CNN has parted ways with contributor Marc Lamont Hill after a speech the college professor made on Israel and Palestine sparked outrage. But not everyone agrees that the firing was fair, and many say that the network went overboard in its decision.
In response to Hill’s firing, several supporters have come forward, including Intercept journalist Ryan Grim, who began circulating a petition calling on CNN to apologize and reverse its decision.
Fellow Intercept writer Glenn Greenwald also argued that CNN‘s decision to part ways with Hill was not only “shameful and cowardly, but also “a major defeat for the right to advocate for Palestinian rights, to freely critique the Israeli government, and for the ability of journalism and public discourse in the U.S. generally to accommodate dissent.”
We’re already close to 1,000 signatures on a petition to urge the cowards at CNN to re-hire @marclamonthill and apologize. I think it would take about 500k to get them to rethink, which should easily be doable https://t.co/RtipEds2tP
— Ryan Grim (@ryangrim) November 30, 2018
Marc was on of the most principled voices on CNN in opposing injustice. Because he dared to include Palestinians in this vision they trashed him. You can tell @CNN what you think of that here https://t.co/4Fcw3DN0RI or by calling 404-827-1700 https://t.co/WirAM9uWIP
— (((YousefMunayyer))) (@YousefMunayyer) November 29, 2018
On Thursday, during a speech at the United Nations, Hill denounced the oppression of Palestinians and instead endorsed “a single secular democratic state for everyone” over the failed two-state solution to the Israel-Palestine conflict.
According to NBC News, amid objections to Hill’s speech by the Anti-Defamation League and other groups, a CNN spokesperson confirmed Hill was no longer under contract just 24 hours later.
While standing before the U.N.’s Committee on the Exercise of the Inalienable Rights of the Palestinian People in New York, Hill, a professor of media studies at Temple University, called for countries to essentially boycott and divest from Israel in response to them actively depriving Palestinians of basic human rights.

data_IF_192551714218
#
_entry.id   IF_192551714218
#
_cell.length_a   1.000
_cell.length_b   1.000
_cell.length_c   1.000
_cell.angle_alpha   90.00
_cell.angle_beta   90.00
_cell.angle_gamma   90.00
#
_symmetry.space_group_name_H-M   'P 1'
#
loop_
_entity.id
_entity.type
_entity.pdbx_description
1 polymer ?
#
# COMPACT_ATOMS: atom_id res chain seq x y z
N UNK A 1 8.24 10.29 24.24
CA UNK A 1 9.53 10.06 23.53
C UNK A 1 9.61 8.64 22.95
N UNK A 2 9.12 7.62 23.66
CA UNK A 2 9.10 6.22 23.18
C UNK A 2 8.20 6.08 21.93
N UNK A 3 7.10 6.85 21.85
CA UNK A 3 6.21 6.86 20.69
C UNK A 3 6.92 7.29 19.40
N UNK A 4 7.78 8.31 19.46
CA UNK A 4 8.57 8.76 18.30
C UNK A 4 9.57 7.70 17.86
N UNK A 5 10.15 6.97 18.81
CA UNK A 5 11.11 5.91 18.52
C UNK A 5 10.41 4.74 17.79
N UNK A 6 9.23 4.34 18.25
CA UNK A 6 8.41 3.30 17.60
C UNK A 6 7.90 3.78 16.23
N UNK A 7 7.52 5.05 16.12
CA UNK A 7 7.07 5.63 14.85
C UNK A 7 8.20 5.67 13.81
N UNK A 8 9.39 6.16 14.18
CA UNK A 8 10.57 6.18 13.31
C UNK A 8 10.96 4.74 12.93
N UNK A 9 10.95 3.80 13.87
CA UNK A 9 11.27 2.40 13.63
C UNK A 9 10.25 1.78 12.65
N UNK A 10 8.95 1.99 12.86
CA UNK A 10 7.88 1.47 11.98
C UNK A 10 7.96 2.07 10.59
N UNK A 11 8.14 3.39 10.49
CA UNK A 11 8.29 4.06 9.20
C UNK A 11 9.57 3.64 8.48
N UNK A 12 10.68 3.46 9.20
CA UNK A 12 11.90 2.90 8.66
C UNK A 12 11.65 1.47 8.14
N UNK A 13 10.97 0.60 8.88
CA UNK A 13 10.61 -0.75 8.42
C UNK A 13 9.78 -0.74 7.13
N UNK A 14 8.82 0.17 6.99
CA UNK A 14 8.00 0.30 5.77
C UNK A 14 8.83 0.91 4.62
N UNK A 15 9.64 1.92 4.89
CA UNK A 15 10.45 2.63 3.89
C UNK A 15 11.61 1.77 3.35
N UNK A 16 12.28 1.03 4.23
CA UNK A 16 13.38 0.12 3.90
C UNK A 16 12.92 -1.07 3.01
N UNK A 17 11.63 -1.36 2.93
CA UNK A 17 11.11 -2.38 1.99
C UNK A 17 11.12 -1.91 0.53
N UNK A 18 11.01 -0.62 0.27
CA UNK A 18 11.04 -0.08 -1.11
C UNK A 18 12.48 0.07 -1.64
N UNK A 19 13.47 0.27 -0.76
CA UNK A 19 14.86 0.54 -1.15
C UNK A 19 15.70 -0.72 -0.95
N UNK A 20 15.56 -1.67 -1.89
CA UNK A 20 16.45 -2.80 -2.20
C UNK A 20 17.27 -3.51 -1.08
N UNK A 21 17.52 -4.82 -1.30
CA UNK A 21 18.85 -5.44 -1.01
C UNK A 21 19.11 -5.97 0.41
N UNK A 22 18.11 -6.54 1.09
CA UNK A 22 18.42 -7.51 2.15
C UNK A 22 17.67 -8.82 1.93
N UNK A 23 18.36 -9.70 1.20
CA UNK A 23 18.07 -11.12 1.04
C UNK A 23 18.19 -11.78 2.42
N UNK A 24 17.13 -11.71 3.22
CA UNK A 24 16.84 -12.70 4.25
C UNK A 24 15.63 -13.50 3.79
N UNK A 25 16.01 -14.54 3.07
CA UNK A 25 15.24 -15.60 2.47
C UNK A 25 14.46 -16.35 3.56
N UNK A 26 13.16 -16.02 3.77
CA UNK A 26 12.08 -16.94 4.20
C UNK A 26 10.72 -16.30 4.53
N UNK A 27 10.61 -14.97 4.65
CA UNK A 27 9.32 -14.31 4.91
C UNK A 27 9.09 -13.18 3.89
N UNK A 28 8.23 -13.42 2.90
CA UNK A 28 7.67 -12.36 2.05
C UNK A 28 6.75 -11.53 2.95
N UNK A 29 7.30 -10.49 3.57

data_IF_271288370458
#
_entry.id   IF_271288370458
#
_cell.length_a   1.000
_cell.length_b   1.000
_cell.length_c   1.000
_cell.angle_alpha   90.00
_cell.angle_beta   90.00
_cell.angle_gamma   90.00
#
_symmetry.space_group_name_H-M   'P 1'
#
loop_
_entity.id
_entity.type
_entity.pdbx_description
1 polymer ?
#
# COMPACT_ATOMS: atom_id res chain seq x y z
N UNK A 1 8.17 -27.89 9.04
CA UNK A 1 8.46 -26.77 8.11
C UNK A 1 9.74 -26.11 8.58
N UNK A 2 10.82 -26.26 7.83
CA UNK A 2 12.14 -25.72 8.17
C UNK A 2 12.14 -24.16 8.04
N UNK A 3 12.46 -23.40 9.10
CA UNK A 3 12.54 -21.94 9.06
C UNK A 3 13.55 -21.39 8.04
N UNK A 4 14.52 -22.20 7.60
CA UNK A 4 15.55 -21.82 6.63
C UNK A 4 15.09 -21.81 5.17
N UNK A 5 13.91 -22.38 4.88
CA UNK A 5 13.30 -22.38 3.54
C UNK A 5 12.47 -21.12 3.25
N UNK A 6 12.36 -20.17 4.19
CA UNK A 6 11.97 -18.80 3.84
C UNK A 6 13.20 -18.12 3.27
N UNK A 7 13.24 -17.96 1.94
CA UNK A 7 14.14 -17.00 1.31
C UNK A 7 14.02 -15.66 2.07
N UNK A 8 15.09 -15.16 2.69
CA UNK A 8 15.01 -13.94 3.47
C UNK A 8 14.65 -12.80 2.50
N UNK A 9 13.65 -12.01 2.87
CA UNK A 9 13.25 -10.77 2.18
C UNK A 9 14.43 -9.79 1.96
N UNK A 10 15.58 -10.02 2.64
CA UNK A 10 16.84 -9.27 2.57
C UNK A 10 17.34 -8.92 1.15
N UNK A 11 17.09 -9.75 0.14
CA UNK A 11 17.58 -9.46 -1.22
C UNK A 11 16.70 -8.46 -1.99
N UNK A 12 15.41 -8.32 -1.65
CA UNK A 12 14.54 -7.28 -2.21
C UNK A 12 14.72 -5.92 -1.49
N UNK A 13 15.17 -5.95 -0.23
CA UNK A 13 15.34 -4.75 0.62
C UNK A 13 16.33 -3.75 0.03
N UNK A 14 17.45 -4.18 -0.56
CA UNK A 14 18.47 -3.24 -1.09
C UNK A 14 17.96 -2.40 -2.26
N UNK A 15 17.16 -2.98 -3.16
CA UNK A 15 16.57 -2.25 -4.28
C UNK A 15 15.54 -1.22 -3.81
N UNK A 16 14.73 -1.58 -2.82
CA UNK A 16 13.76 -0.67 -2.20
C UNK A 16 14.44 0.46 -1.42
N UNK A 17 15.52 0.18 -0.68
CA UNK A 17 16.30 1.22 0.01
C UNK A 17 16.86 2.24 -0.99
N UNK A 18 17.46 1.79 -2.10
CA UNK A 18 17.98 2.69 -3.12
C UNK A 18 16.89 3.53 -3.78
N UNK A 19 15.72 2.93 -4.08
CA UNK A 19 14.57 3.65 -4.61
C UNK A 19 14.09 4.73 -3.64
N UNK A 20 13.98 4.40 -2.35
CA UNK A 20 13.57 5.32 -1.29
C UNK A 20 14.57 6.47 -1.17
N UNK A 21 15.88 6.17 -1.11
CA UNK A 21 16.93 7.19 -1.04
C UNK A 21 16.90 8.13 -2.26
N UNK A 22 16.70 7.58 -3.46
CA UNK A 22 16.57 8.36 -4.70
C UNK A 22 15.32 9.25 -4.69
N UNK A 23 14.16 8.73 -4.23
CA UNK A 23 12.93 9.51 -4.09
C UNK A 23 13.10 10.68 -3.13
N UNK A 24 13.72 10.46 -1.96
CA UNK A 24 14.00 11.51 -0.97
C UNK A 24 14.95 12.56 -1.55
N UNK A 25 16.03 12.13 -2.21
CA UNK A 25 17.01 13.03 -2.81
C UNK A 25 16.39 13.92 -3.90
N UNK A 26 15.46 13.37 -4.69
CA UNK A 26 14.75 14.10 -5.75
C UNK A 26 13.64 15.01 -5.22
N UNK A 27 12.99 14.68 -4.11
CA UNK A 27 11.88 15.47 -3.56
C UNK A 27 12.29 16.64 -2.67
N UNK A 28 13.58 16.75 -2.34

“We have an opportunity to not just offer solidarity in words but to commit to political action, grass-roots action, local action and international action that will give us what justice requires and that is a free Palestine from the river to the sea,” Hill said in the speech given for the U.N.’s International Day of Solidarity with the Palestinian People.
While that statement may seem innocent on the surface, the ADL considers the term “river to the sea” code for the destruction of Israel often used by Hamas and groups seeking its destruction.
.@marclamonthill spoke up powerfully to the UN in honor of the Intl. Day of Solidarity With Palestinians and CNN has fired him. Call on @CNN to reverse this decision. For justice, equality and dignity #IStandWithMLH
— JewishVoiceForPeace (@jvplive) November 30, 2018
But Hill refutes the allegations accusing him of anti-semitism. “My reference to ‘river to the sea’ was not a call to destroy anything or anyone,” Hill said on Twitter. “It was a call for justice, both in Israel and in the West Bank/Gaza. The speech very clearly and specifically said those things.”
“I support Palestinian freedom. I support Palestinian self-determination,” Hill tweeted, adding, “I do not support anti-Semitism, killing Jewish people, or any of the other things attributed to my speech. I have spent my life fighting these things.”
This isn’t a case of throwing rocks and hiding hands. I genuinely believe in the arguments and principles that I shared in the speech. I also genuinely want peace, freedom, and security for everyone. These are not competing ideals and values.
— Marc Lamont Hill (@marclamonthill) November 29, 2018
However, Hill, who is a professor at Temple University, did address the controversy surrounding his words in an op-ed he penned for the Philadelphia Inquirer over the weekend.
“As a communicator, I must take responsibility for the reception of my message. In this case, the final words of my speech became a dangerous and harmful distraction from my political analysis,” he wrote. “Rather than talking about the plight of Palestinians, or engaging in tough but necessary conversations about a positive and successful way forward for both parties, the bulk of the conversation has been about my choice of words. To this extent, I did no favors to Israelis or Palestinians. For this too, I am deeply sorry.”